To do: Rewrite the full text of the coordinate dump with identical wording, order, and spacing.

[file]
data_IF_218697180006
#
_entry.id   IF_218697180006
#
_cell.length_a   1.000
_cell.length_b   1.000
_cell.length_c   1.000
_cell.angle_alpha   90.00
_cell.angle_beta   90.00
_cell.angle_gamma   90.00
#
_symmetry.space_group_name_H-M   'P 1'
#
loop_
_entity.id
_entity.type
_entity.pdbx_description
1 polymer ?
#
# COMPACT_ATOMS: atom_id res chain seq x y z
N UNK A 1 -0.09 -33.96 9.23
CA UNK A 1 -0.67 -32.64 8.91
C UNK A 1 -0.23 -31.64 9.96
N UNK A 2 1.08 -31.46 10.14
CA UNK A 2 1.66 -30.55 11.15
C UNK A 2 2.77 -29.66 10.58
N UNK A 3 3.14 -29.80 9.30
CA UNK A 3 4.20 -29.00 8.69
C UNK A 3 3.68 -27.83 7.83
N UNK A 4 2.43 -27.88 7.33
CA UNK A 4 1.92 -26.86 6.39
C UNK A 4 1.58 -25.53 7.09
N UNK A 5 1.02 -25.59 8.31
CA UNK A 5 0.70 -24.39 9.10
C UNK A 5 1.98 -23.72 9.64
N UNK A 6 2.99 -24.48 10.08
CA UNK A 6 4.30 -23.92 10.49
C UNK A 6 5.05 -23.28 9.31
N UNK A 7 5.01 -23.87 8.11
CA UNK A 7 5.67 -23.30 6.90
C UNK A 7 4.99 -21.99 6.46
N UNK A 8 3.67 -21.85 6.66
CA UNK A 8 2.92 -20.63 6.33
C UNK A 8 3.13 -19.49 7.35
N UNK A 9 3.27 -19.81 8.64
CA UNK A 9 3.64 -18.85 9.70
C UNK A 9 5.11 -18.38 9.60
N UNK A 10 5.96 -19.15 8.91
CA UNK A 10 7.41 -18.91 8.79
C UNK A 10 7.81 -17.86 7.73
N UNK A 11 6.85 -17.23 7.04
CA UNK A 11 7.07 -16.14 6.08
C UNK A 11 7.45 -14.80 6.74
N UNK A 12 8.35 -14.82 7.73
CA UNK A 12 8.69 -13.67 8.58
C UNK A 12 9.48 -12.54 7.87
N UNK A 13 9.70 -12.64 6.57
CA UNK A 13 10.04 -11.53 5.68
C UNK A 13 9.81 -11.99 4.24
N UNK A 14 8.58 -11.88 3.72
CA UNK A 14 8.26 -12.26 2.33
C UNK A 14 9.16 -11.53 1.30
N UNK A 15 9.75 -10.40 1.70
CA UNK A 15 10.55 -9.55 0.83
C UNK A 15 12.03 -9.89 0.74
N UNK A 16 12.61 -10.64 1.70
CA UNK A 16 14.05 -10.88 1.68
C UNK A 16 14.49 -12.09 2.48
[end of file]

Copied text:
data_IF_218697180006
#
_entry.id   IF_218697180006
#
_cell.length_a   1.000
_cell.length_b   1.000
_cell.length_c   1.000
_cell.angle_alpha   90.00
_cell.angle_beta   90.00
_cell.angle_gamma   90.00
#
_symmetry.space_group_name_H-M   'P 1'
#
loop_
_entity.id
_entity.type
_entity.pdbx_description
1 polymer ?
#
# COMPACT_ATOMS: atom_id res chain seq x y z
N UNK A 1 -0.09 -33.96 9.23
CA UNK A 1 -0.67 -32.64 8.91
C UNK A 1 -0.23 -31.64 9.96
N UNK A 2 1.08 -31.46 10.14
CA UNK A 2 1.66 -30.55 11.15
C UNK A 2 2.77 -29.66 10.58
N UNK A 3 3.14 -29.80 9.30
CA UNK A 3 4.20 -29.00 8.69
C UNK A 3 3.68 -27.83 7.83
N UNK A 4 2.43 -27.88 7.33
CA UNK A 4 1.92 -26.86 6.39
C UNK A 4 1.58 -25.53 7.09
N UNK A 5 1.02 -25.59 8.31
CA UNK A 5 0.70 -24.39 9.10
C UNK A 5 1.98 -23.72 9.64
N UNK A 6 2.99 -24.48 10.08
CA UNK A 6 4.30 -23.92 10.49
C UNK A 6 5.05 -23.28 9.31
N UNK A 7 5.01 -23.87 8.11
CA UNK A 7 5.67 -23.30 6.90
C UNK A 7 4.99 -21.99 6.46
N UNK A 8 3.67 -21.85 6.66
CA UNK A 8 2.92 -20.63 6.33
C UNK A 8 3.13 -19.49 7.35
N UNK A 9 3.27 -19.81 8.64
CA UNK A 9 3.64 -18.85 9.70
C UNK A 9 5.11 -18.38 9.60
N UNK A 10 5.96 -19.15 8.91
CA UNK A 10 7.41 -18.91 8.79
C UNK A 10 7.81 -17.86 7.73
N UNK A 11 6.85 -17.23 7.04
CA UNK A 11 7.07 -16.14 6.08
C UNK A 11 7.45 -14.80 6.74
N UNK A 12 8.35 -14.82 7.73
CA UNK A 12 8.69 -13.67 8.58
C UNK A 12 9.48 -12.54 7.87
N UNK A 13 9.70 -12.64 6.57
CA UNK A 13 10.04 -11.53 5.68
C UNK A 13 9.81 -11.99 4.24
N UNK A 14 8.58 -11.88 3.72
CA UNK A 14 8.26 -12.26 2.33
C UNK A 14 9.16 -11.53 1.30
N UNK A 15 9.75 -10.40 1.70
CA UNK A 15 10.55 -9.55 0.83
C UNK A 15 12.03 -9.89 0.74
N UNK A 16 12.61 -10.64 1.70
CA UNK A 16 14.05 -10.88 1.68
C UNK A 16 14.49 -12.09 2.48